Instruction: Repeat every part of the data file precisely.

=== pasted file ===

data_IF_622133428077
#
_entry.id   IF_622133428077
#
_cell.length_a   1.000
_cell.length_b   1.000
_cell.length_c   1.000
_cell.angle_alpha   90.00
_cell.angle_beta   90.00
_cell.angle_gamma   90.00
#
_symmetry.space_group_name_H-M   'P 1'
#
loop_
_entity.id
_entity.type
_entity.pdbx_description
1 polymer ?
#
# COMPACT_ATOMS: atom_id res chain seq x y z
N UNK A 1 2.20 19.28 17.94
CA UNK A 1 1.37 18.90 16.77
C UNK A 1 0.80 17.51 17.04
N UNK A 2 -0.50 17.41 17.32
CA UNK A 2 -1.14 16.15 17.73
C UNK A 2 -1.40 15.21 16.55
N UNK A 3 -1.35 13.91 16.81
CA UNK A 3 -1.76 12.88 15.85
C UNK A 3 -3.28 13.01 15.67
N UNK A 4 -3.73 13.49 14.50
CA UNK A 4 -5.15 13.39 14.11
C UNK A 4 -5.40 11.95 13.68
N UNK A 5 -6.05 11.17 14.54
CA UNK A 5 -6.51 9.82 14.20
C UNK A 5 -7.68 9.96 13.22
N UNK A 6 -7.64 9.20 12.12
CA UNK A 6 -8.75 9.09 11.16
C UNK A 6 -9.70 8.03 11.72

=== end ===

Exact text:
data_IF_622133428077
#
_entry.id   IF_622133428077
#
_cell.length_a   1.000
_cell.length_b   1.000
_cell.length_c   1.000
_cell.angle_alpha   90.00
_cell.angle_beta   90.00
_cell.angle_gamma   90.00
#
_symmetry.space_group_name_H-M   'P 1'
#
loop_
_entity.id
_entity.type
_entity.pdbx_description
1 polymer ?
#
# COMPACT_ATOMS: atom_id res chain seq x y z
N UNK A 1 2.20 19.28 17.94
CA UNK A 1 1.37 18.90 16.77
C UNK A 1 0.80 17.51 17.04
N UNK A 2 -0.50 17.41 17.32
CA UNK A 2 -1.14 16.15 17.73
C UNK A 2 -1.40 15.21 16.55
N UNK A 3 -1.35 13.91 16.81
CA UNK A 3 -1.76 12.88 15.85
C UNK A 3 -3.28 13.01 15.67
N UNK A 4 -3.73 13.49 14.50
CA UNK A 4 -5.15 13.39 14.11
C UNK A 4 -5.40 11.95 13.68
N UNK A 5 -6.05 11.17 14.54
CA UNK A 5 -6.51 9.82 14.20
C UNK A 5 -7.68 9.96 13.22
N UNK A 6 -7.64 9.20 12.12
CA UNK A 6 -8.75 9.09 11.16
C UNK A 6 -9.70 8.03 11.72